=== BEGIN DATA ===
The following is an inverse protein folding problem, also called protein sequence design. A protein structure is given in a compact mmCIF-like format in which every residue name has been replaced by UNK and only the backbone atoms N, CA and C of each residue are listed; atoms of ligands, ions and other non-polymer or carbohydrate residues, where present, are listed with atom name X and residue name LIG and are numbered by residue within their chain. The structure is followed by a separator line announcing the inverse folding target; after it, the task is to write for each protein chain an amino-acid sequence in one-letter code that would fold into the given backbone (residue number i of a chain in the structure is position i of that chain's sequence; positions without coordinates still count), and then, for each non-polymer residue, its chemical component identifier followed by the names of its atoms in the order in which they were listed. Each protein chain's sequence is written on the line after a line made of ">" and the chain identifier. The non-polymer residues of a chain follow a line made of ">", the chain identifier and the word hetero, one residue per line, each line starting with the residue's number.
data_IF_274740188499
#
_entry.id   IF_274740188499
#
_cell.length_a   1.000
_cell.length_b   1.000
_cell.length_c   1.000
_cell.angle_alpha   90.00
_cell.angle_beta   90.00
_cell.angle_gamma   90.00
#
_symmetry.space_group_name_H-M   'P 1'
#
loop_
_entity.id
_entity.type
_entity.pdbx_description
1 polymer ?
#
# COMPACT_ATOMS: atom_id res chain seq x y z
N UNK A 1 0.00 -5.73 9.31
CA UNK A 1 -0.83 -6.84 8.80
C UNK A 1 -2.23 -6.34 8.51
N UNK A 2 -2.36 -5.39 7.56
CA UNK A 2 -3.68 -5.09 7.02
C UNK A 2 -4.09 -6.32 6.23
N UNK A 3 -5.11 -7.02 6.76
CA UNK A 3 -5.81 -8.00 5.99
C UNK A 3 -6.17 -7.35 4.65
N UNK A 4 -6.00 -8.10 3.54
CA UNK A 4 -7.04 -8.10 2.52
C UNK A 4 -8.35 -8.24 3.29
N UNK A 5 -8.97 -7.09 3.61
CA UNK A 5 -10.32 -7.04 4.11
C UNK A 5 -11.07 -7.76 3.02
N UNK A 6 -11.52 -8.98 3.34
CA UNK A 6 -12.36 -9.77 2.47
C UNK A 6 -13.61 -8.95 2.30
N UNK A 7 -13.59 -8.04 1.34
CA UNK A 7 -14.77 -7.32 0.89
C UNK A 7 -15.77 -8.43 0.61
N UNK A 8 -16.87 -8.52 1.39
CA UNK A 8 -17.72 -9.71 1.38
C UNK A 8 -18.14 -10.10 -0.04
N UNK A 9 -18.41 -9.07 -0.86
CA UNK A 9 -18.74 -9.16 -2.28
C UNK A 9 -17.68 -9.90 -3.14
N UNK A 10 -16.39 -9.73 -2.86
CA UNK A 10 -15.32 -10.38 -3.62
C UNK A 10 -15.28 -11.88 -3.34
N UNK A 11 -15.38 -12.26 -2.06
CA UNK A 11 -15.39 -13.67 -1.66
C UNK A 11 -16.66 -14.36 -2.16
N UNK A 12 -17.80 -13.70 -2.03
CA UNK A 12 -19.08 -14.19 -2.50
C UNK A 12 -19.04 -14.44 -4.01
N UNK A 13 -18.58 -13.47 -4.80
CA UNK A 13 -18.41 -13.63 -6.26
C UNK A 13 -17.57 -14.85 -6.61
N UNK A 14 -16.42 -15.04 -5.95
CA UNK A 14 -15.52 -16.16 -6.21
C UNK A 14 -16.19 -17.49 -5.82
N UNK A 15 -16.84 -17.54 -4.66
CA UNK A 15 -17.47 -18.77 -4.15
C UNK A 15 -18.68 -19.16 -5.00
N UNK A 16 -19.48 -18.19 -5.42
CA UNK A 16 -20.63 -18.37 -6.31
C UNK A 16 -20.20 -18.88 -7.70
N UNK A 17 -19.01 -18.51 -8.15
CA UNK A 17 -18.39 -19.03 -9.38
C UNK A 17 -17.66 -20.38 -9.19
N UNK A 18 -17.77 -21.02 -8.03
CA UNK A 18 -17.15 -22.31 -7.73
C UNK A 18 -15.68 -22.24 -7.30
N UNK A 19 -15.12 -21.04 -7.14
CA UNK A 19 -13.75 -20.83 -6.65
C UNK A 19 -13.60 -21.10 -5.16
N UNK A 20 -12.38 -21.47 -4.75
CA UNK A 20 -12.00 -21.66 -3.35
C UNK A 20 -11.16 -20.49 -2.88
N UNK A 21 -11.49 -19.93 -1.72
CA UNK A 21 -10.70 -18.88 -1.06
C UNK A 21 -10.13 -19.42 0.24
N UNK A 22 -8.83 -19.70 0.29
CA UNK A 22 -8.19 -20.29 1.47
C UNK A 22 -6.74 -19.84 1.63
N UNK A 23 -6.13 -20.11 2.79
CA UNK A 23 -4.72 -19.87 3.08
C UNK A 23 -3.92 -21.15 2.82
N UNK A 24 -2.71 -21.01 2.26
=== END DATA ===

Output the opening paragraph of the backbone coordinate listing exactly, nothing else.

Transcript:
The following is an inverse protein folding problem, also called protein sequence design. A protein structure is given in a compact mmCIF-like format in which every residue name has been replaced by UNK and only the backbone atoms N, CA and C of each residue are listed; atoms of ligands, ions and other non-polymer or carbohydrate residues, where present, are listed with atom name X and residue name LIG and are numbered by residue within their chain. The structure is followed by a separator line announcing the inverse folding target; after it, the task is to write for each protein chain an amino-acid sequence in one-letter code that would fold into the given backbone (residue number i of a chain in the structure is position i of that chain's sequence; positions without coordinates still count), and then, for each non-polymer residue, its chemical component identifier followed by the names of its atoms in the order in which they were listed. Each protein chain's sequence is written on the line after a line made of ">" and the chain identifier. The non-polymer residues of a chain follow a line made of ">", the chain identifier and the word hetero, one residue per line, each line starting with the residue's number.